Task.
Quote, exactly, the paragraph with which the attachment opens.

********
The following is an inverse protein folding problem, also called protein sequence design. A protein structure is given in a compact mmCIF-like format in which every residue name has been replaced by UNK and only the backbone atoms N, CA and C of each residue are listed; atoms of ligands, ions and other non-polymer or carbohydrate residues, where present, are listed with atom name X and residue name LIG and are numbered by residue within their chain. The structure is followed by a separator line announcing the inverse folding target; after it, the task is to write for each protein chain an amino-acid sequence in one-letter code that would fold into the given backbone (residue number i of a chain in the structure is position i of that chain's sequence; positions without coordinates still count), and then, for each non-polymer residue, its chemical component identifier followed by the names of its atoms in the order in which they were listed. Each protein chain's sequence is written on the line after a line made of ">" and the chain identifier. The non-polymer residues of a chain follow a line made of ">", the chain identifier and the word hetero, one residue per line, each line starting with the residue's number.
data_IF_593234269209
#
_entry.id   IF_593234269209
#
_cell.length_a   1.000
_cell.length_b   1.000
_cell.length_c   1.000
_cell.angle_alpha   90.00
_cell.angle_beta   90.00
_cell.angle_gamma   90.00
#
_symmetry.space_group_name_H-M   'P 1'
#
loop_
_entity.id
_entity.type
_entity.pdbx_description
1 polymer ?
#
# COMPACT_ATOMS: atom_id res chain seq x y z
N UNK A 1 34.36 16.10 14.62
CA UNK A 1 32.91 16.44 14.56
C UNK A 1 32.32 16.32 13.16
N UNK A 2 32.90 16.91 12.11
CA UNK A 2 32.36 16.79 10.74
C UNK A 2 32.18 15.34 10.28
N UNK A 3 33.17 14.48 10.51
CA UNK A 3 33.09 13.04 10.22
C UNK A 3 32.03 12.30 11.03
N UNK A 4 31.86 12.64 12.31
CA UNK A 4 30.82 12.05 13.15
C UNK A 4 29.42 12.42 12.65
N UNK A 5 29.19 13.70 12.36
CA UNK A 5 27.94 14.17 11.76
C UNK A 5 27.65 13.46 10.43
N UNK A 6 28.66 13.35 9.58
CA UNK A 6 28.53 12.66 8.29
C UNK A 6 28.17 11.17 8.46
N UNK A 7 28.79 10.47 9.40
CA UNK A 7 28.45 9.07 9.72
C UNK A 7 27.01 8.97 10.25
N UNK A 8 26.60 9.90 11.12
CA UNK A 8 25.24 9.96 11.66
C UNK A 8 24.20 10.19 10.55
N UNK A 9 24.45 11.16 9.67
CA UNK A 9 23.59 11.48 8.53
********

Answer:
The following is an inverse protein folding problem, also called protein sequence design. A protein structure is given in a compact mmCIF-like format in which every residue name has been replaced by UNK and only the backbone atoms N, CA and C of each residue are listed; atoms of ligands, ions and other non-polymer or carbohydrate residues, where present, are listed with atom name X and residue name LIG and are numbered by residue within their chain. The structure is followed by a separator line announcing the inverse folding target; after it, the task is to write for each protein chain an amino-acid sequence in one-letter code that would fold into the given backbone (residue number i of a chain in the structure is position i of that chain's sequence; positions without coordinates still count), and then, for each non-polymer residue, its chemical component identifier followed by the names of its atoms in the order in which they were listed. Each protein chain's sequence is written on the line after a line made of ">" and the chain identifier. The non-polymer residues of a chain follow a line made of ">", the chain identifier and the word hetero, one residue per line, each line starting with the residue's number.